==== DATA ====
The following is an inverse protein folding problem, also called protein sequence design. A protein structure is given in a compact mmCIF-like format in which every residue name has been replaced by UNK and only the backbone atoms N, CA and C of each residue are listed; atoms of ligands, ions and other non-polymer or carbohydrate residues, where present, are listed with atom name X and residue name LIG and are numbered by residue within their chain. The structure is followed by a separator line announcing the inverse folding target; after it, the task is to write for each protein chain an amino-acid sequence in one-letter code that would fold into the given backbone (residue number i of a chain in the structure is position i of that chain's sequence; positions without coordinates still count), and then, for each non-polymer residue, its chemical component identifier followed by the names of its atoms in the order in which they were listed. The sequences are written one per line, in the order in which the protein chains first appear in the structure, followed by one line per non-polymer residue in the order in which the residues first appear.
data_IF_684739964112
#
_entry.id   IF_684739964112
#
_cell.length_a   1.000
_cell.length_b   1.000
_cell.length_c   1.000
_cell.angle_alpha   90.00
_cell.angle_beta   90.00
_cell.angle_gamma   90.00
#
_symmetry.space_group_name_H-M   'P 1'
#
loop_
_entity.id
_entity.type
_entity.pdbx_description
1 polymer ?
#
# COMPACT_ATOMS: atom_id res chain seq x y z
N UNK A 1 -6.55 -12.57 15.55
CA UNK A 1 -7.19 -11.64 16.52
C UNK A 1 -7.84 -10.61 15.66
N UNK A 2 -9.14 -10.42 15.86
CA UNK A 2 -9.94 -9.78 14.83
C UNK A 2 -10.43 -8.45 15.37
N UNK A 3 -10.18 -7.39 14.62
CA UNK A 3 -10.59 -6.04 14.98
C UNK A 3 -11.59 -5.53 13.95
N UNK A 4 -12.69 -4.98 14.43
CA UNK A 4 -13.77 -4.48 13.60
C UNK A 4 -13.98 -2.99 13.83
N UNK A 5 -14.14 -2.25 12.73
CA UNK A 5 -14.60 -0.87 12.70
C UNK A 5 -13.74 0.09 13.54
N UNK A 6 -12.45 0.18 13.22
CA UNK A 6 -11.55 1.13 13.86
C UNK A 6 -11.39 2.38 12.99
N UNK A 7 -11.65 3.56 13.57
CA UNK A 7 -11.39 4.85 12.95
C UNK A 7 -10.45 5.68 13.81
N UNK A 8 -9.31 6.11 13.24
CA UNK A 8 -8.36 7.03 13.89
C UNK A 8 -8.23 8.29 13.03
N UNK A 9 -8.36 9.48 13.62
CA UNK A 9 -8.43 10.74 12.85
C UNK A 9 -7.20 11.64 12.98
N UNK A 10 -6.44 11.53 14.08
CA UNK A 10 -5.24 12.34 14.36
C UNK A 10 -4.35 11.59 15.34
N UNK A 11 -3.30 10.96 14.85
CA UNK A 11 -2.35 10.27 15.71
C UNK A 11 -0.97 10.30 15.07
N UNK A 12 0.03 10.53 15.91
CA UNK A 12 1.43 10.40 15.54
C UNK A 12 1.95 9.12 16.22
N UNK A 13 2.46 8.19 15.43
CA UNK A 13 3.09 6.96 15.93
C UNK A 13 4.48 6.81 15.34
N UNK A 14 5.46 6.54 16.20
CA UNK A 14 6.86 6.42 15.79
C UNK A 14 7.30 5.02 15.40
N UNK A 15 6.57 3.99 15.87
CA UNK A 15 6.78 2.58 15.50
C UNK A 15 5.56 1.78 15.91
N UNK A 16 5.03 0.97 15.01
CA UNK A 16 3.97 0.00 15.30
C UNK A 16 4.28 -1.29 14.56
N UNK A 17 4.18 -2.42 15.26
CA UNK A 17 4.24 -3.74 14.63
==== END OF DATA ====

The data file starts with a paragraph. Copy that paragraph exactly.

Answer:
The following is an inverse protein folding problem, also called protein sequence design. A protein structure is given in a compact mmCIF-like format in which every residue name has been replaced by UNK and only the backbone atoms N, CA and C of each residue are listed; atoms of ligands, ions and other non-polymer or carbohydrate residues, where present, are listed with atom name X and residue name LIG and are numbered by residue within their chain. The structure is followed by a separator line announcing the inverse folding target; after it, the task is to write for each protein chain an amino-acid sequence in one-letter code that would fold into the given backbone (residue number i of a chain in the structure is position i of that chain's sequence; positions without coordinates still count), and then, for each non-polymer residue, its chemical component identifier followed by the names of its atoms in the order in which they were listed. The sequences are written one per line, in the order in which the protein chains first appear in the structure, followed by one line per non-polymer residue in the order in which the residues first appear.